A Candid Conversation With President Fogel

Daniel Mark Fogel is entering his third academic year as President of the University of Vermont. To date Fogel has been vocal with his goals for the university. Last year he released his vision of UVM in 2013 where UVM would ideally be in the top rank of academic institutions in the nation. His capital campaign, known as the Campaign for the University of Vermont, may be the greatest action he has taken to en route to his highly set goals. The goal of the campaign is to raise $250 million; as of July 2004 the campaign has raised $160 million, 64 percent of the goal.

I recently had the chance to sit down and talk with Dan Fogel. In our discussion we did talk about what he has accomplished in his first two years, what he plans to accomplish this year, and the issue of diversity and financial aid at UVM, but we also talked about politics, scholarship, and literary influence.

When asked to reflect on the highlights of his first two years as president of the University of Vermont the first thing he said was, “The most important thing that we have accomplished in my first two years is the setting of a clear, bold and appropriate new direction for the university.”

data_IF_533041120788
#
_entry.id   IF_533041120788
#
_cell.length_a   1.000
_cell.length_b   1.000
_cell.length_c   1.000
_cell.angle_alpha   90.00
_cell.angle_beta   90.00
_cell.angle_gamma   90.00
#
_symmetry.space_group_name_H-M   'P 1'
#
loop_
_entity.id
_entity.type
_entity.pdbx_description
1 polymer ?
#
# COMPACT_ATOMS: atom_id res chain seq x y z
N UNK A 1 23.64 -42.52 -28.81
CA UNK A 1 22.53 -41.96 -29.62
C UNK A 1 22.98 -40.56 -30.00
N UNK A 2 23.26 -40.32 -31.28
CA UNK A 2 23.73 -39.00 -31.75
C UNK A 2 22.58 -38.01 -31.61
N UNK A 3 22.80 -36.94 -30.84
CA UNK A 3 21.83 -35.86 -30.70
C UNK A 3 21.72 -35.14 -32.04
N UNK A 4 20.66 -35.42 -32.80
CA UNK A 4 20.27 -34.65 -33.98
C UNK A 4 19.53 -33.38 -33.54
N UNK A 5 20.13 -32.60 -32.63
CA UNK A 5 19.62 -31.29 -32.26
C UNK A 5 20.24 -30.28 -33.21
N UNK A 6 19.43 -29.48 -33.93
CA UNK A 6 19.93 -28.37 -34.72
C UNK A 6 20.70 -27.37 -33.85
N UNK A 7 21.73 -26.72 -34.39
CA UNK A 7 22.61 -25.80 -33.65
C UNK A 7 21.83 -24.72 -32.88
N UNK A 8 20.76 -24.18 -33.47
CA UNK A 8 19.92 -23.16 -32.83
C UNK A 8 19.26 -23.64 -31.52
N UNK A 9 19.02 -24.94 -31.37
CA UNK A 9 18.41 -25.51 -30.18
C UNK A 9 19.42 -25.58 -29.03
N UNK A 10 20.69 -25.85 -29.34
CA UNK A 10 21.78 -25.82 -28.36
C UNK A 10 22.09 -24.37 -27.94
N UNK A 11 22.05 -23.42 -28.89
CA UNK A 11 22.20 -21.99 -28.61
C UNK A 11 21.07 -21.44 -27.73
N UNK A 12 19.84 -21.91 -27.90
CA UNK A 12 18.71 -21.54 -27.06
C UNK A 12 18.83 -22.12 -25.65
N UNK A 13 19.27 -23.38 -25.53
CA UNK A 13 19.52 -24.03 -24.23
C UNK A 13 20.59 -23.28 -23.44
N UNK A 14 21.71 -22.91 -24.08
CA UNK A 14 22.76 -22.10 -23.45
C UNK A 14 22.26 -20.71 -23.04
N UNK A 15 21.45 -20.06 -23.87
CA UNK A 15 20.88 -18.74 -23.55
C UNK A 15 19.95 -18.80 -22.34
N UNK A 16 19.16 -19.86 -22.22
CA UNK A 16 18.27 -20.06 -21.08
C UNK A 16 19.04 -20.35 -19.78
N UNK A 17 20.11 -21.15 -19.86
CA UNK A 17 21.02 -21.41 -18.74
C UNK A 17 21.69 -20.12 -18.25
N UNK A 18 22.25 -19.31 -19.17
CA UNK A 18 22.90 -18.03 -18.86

Other achievements that top his list are the purchasing of Trinity College which will house UVMs education and social services; the university and the faculty union’s (United Academics) agreement on their long arbitrated first contract, after a 2002 study UVM faculty were found to be the second lowest paid in the nation; and the commencement of the Honors College this Fall which Fogel hope will add an “intellectual spark and academic enthusiasm to the campus community.”

The University of Vermont is Vermont’s only research university, and is considered a public institution, yet with a population of only 500,000 the state does not have the tax base to give UVM the appropriation the similar ranking institution receive from the state. When asked what UVM’s role in the state of Vermont will be over the next decade Fogel said, “The vision for UVM includes and has to include a strong commitment to the state of Vermont and to its core values around agendas like environmental preservation, equality and social justice, and to its cultural, intellectual, social and economic wellbeing. Even if we were a private university this would be true.”